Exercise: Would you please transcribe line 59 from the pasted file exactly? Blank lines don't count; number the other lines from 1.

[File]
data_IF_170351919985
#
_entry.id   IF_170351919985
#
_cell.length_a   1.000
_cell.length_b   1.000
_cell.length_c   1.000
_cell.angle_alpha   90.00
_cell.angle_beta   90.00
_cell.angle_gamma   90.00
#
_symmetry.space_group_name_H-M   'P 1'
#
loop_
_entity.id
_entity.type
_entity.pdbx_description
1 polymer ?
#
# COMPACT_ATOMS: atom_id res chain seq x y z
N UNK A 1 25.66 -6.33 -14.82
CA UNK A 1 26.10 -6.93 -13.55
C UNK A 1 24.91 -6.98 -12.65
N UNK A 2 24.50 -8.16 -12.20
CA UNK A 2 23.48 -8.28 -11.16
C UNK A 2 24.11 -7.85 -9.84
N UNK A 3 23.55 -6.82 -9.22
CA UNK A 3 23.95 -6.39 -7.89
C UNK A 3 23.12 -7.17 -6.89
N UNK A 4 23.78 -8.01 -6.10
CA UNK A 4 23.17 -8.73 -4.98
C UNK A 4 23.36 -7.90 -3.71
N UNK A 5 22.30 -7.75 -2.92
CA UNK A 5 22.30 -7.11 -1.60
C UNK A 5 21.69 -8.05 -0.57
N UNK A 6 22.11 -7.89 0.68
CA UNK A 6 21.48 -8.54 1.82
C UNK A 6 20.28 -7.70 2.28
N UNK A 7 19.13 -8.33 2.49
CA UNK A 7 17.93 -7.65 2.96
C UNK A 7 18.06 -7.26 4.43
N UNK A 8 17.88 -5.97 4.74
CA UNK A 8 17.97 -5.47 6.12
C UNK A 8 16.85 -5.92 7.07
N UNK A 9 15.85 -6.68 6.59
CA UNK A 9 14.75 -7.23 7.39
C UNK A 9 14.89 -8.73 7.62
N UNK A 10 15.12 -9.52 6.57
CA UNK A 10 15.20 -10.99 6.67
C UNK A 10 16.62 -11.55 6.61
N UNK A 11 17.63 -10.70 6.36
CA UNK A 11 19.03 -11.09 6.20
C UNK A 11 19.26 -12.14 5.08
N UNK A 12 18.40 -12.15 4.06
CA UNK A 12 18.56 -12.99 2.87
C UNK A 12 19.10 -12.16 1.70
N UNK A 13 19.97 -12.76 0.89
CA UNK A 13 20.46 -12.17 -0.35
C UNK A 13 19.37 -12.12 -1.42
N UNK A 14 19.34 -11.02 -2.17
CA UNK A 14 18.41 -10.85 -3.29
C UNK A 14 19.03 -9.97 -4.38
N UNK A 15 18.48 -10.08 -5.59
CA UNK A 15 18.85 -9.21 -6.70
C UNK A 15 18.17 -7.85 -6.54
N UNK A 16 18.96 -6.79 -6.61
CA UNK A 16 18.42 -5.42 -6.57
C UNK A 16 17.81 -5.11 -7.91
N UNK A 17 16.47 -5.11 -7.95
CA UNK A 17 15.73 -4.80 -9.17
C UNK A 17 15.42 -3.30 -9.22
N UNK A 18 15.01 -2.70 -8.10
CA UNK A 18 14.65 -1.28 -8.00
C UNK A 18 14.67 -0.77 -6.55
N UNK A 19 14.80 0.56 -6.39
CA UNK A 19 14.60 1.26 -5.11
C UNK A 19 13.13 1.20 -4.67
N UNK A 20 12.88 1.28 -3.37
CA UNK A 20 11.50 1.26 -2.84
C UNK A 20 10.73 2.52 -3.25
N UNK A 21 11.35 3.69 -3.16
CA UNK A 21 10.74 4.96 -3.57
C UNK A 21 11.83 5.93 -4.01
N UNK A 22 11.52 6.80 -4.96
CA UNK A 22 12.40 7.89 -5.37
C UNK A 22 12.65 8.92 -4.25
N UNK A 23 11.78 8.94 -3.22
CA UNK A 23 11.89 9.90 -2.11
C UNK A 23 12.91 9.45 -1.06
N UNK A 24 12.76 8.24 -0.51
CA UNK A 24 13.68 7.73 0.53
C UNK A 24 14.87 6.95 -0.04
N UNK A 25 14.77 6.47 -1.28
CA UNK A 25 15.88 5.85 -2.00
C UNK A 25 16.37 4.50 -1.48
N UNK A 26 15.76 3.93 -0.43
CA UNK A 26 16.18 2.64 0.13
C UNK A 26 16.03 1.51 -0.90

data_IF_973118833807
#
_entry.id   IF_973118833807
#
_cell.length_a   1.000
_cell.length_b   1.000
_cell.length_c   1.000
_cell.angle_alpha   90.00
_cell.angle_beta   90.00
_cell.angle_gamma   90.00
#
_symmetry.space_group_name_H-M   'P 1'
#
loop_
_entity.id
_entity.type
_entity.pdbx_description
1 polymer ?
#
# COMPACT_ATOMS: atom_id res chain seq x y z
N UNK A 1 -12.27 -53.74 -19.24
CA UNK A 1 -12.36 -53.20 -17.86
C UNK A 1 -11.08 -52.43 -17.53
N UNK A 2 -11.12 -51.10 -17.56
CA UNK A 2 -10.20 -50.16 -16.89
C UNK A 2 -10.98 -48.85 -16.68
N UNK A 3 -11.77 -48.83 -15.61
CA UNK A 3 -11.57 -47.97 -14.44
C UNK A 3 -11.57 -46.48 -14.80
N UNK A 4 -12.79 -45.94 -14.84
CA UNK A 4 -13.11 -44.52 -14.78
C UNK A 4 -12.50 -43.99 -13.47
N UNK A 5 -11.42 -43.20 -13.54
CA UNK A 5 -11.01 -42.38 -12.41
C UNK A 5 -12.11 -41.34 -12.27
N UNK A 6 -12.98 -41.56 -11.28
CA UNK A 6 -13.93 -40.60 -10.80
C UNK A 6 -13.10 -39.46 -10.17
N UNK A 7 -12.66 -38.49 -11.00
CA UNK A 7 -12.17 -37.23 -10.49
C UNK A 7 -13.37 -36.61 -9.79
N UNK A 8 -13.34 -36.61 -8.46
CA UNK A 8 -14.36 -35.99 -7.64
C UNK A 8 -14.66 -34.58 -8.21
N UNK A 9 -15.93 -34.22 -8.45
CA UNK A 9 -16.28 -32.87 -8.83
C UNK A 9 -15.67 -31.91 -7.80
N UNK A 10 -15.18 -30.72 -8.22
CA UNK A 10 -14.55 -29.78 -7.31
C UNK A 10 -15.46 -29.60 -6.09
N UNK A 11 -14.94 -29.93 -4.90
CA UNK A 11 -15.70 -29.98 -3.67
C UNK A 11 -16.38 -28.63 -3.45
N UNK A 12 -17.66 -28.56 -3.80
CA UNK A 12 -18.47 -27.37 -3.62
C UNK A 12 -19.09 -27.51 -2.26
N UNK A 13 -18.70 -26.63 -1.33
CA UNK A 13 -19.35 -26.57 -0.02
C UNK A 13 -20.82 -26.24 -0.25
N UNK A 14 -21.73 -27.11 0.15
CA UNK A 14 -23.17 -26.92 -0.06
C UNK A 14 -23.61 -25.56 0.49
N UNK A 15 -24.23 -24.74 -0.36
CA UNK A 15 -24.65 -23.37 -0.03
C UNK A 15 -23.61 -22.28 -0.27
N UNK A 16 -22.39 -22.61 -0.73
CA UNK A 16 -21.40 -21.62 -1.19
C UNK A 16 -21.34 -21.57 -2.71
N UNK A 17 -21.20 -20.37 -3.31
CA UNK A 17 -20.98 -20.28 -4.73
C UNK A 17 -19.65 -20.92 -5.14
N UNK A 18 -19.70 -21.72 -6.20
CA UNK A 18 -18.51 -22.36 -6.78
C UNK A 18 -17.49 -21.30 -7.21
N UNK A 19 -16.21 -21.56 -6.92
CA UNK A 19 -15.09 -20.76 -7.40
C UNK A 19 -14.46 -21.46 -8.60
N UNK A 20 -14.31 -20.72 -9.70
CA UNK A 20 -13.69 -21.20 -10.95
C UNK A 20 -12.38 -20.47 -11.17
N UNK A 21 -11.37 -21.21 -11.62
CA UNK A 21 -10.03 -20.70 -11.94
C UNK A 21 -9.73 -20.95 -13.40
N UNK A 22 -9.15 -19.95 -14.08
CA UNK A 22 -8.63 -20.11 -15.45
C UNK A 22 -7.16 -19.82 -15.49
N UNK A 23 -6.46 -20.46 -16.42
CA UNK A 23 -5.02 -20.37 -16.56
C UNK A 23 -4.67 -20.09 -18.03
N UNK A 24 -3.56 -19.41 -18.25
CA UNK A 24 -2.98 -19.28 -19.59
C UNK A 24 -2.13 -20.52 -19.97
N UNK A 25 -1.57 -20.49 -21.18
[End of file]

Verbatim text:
C UNK A 13 19.37 -12.12 -1.42